• Hal Seeger Productions did do one more animated project which was the 1972 “ABC Saturday Superstar Movie”, “The Man Who Hated Laughter” starring the King Features Syndications characters (including “Beatle Bailey” and “Hi and Lois” whose creator,Mort Walker, just passed away today).

  • Don’t forget Jim Tyer and Myron Waldman did some animation on this show.

    Also, Hal Seeger produced “Out Of The Inkwell” updated Koko the Klown series around 1960 in color.

  • Milton the Monster was the pioneer of the “Kooky Spooky” style of animation which includes The Groovy Goolies, Drak Pack, Funnybones from Wales, The Trap Door from England, Kaibutsu-kun from Japan, the lame and forgotten Dingbat and the Creeps which was part of the first season of Ruby-Spears’ Heathcliff – and most recently Disney Junior’s Vampirina.

  • MILTON was certainly different — its offbeat humor and idiosyncratic Seegar design made it stand out from the other shows on (already H-B dominated) Saturday morning. It’s funny to consider, as Kevin Scott Collier notes, that MILTON was coincidentally in the works when THE MUNSTERS and THE ADDAMS FAMILY were given the green light. Kids have always been monster crazy, but this phenomenon was at its zenith in the mid-’60s.

    I purchased the Shout! Factory boxed set when it came out, and I was pleased to note that the show was indeed imaginatively designed and rather charmingly animated. It has a style all its own. [Memory does not always serve in these cases — revisiting some well remembered ’60s shows can prove a little depressing, as a few programs simply weren’t really very good at all. It was nice to note that MILTON still held up.]

    The Milton shorts are bizarre and lovable. So appealingly odd. I don’t think there was ever anything else on Saturday mornings remotely like Stuffy Derma! Muggy-Doo was clearly an example of taking an idea a little further than absolutely necessary, but it played better than that may sound. Fearless Fly had a lot of kid fans, and the character probably could have easily fronted its own show when Saturday a.m. began to be dominated by superhero shows in ’66 and ’67. [I wonder whether Seegar was ever approached by ABC to discuss such a program?]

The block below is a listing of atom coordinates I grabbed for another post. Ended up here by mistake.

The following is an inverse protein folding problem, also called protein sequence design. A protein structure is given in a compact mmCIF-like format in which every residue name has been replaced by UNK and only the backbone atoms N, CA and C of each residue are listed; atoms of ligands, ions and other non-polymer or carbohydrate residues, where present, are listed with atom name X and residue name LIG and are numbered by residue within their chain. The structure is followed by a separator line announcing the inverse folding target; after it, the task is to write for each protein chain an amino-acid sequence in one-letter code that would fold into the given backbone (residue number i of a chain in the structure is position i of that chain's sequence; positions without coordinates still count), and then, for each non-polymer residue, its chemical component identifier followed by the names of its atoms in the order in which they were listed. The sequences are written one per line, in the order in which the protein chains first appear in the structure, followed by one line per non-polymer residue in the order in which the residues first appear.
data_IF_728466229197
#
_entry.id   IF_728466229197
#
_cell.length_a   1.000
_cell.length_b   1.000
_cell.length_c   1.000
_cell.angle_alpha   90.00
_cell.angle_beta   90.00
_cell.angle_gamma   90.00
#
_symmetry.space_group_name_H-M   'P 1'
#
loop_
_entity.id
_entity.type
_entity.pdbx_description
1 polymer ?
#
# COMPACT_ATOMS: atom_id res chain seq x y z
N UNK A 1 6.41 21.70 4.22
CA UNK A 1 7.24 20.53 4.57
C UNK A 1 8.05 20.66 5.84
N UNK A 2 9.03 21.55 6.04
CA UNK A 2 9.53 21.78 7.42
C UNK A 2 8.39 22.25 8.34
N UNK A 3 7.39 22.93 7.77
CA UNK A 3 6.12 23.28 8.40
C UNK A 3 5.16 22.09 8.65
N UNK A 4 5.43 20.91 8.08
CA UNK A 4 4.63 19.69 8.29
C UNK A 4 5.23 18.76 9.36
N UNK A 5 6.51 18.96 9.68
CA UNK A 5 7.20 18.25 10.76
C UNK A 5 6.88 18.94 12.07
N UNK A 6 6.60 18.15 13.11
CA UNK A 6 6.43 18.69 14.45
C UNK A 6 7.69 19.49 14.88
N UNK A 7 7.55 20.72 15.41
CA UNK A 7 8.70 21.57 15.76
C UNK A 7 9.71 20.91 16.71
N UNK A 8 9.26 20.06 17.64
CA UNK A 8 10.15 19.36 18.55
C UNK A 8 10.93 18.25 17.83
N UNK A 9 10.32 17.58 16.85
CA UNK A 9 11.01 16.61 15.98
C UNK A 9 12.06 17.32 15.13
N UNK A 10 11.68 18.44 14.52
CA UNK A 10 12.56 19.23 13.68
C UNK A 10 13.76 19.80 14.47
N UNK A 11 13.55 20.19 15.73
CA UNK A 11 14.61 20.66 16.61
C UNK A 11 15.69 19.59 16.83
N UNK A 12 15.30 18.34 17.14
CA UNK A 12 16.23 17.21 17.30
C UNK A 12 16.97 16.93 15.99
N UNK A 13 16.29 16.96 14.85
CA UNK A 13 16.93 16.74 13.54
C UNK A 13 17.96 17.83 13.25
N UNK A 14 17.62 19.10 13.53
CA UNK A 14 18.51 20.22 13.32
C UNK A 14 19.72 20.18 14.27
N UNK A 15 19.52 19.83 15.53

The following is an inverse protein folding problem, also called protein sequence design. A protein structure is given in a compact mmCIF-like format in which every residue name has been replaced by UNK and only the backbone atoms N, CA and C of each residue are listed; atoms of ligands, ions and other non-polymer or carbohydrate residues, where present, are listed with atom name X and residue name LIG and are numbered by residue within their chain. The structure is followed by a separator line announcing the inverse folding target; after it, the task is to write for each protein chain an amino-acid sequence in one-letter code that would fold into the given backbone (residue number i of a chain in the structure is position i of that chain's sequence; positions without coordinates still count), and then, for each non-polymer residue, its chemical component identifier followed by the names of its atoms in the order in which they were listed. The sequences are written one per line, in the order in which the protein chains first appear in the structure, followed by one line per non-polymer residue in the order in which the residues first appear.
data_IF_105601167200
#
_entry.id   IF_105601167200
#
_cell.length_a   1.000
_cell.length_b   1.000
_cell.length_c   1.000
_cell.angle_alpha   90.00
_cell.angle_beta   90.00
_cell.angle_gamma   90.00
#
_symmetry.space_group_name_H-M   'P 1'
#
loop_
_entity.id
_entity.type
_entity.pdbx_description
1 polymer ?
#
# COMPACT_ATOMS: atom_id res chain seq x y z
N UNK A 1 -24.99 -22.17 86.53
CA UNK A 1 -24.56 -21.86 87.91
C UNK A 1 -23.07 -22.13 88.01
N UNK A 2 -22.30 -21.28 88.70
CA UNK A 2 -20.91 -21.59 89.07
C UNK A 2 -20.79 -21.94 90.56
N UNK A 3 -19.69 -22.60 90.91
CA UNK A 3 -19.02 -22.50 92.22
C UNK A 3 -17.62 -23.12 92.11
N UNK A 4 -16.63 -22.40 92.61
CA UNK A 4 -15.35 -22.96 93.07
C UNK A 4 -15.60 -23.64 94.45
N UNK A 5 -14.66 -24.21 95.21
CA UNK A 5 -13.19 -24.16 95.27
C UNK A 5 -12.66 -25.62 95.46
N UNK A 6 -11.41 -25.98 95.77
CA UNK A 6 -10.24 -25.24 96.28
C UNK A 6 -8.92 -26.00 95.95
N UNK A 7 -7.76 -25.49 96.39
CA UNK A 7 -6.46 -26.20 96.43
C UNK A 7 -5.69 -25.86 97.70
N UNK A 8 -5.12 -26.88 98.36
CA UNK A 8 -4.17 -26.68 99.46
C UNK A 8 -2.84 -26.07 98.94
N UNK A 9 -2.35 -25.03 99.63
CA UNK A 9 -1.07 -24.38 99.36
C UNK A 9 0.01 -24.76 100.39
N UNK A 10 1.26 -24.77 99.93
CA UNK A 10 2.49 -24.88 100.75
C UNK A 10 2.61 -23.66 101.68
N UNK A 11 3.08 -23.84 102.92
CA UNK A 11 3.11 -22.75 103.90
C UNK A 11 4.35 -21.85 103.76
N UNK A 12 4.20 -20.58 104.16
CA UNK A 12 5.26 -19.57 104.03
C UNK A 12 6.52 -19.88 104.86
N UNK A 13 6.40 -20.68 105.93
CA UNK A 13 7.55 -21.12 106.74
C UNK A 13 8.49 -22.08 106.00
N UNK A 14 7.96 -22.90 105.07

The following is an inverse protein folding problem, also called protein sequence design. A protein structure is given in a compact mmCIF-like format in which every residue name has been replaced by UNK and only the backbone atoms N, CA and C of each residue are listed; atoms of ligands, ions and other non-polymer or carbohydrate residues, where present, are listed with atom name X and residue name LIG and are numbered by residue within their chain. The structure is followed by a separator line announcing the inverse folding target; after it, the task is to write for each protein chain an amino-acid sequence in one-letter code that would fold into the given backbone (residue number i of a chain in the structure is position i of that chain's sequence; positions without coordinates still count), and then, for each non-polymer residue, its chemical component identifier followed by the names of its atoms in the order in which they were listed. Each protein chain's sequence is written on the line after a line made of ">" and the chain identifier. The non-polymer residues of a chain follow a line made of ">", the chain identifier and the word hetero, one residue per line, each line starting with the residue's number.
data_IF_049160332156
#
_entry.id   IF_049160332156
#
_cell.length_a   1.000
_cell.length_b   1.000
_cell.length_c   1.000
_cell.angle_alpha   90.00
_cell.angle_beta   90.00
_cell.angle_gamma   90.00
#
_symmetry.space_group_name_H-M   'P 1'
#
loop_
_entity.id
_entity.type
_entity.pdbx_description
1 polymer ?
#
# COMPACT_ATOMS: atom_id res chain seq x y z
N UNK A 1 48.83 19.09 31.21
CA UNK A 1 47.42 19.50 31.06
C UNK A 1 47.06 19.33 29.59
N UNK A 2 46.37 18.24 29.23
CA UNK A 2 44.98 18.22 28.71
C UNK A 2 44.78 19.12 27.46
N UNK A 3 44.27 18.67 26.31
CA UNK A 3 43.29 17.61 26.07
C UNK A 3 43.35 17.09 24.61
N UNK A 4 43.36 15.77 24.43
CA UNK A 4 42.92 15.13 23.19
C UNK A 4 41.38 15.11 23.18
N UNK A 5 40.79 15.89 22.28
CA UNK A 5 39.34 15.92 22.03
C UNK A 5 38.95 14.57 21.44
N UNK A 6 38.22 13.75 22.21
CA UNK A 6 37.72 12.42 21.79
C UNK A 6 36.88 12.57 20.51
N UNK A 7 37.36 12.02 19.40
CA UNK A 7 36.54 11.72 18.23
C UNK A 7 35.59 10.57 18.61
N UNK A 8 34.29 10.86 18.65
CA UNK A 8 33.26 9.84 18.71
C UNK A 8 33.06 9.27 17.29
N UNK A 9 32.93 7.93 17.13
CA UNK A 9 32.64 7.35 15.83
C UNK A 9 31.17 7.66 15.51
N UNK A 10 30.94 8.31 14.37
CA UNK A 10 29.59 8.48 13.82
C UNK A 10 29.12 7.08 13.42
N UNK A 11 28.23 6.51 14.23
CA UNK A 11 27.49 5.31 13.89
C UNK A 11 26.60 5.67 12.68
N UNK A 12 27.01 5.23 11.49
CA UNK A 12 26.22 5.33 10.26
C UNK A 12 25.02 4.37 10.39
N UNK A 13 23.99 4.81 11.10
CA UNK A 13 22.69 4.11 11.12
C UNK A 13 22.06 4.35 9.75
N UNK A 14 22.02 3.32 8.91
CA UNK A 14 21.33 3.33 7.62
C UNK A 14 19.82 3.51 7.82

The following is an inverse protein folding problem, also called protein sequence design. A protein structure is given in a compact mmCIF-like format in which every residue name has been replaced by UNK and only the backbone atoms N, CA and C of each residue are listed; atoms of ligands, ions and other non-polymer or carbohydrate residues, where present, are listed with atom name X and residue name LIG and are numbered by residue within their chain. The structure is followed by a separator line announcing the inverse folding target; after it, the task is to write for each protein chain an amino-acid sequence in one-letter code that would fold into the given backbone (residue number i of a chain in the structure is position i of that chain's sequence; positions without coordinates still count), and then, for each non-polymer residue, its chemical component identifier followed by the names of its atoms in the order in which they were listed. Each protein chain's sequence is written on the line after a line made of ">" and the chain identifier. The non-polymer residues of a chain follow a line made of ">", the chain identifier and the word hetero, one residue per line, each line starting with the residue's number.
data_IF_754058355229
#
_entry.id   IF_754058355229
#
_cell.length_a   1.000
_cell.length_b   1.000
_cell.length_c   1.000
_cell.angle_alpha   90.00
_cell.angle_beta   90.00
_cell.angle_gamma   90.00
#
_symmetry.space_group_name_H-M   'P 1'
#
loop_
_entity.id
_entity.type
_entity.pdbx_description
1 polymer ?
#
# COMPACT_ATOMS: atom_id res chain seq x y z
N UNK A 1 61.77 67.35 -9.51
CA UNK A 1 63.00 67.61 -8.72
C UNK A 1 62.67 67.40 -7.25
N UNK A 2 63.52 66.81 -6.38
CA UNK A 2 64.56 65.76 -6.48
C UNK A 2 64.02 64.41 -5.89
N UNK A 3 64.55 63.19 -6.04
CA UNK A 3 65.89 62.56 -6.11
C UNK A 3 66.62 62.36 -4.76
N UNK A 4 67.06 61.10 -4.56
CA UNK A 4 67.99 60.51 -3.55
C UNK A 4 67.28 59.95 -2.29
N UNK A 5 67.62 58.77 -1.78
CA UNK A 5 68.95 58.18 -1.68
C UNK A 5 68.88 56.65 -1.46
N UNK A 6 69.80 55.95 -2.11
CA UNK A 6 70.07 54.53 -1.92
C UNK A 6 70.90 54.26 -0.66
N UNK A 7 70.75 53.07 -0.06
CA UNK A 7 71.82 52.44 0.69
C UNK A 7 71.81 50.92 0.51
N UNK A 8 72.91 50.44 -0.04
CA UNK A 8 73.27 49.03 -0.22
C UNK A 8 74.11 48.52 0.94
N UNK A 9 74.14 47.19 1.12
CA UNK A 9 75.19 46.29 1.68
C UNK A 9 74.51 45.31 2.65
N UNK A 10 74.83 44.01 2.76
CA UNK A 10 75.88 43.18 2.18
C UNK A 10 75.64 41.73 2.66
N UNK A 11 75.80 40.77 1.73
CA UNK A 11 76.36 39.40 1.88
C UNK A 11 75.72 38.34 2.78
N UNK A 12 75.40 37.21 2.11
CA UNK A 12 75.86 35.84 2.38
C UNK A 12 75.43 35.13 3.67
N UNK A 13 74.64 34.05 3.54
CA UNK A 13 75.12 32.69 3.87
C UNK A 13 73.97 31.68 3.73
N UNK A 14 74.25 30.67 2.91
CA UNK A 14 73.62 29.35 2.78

I was surprised that the show was never much syndicated after the late ’60s. It had a timelessness (well, monsters are timeless) to it. When I got the boxed set, it was immediately clear why the program hadn’t been seen much in the past thirty years; the Dr. Goo Fee character, Fearless Fly’s usual antagonist, is way too stereotyped to pass muster with modern programmers.

    The bit of film included on the boxed set of the visit of a live-action Milton and Fearless Fly to the ’65 Toy Fair (I’m guessing that’s the source of the photo above) is priceless. A shame that the promotion didn’t work, or at any rate, I never saw any Seegar merch — I believe a lot of kids would have wanted little Milton and Fearless toys!

    • Seeger was not one to do grandiose merchandising which probably explains why he took a loss on some of his shows. As I understand it, when Batfink was on the air, the only merchandise that there was was a Halloween costume. And that was it.

  • I still remember the tune and some of the words to the theme song.

    • Whenever I see someone with gigantic eyeglasses, I often say “Fearless Fly!” Sadly, few people get the reference.

  • Good grief! Are you trying to make me feel old?

  • I remember “Fearless Fly” appearing as the middle cartoon in “King Kong” for a while; maybe trading places with “Tom of “T.H.U.M.B.” Even then it struck me as odd, as the shows shared a network but nothing else.

    Am I alone in recollecting this?

    • I know it doesn’t make sense — there was no link between Seeger’s company and Rankin-Bass/Videocraft other than both shows aired on ABC — but I also remember this happening at least once. In retrospect, it seems hard to imagine — couldn’t Videocraft have simply inserted an older “TOM of T.H.U..M.B.” segment if a new one wasn’t ready? But I do dimly recall this.

    • They are different studios BUT I recall seeing Tom Of T.H.U.M.B on its own in one of those kiddies’ host shows, with other cartoons. So…IF they were packaged individually, outside of its original part of the show, it is possible they may have been shown together?

  • Added the book for further reading to the Wikipedia entry.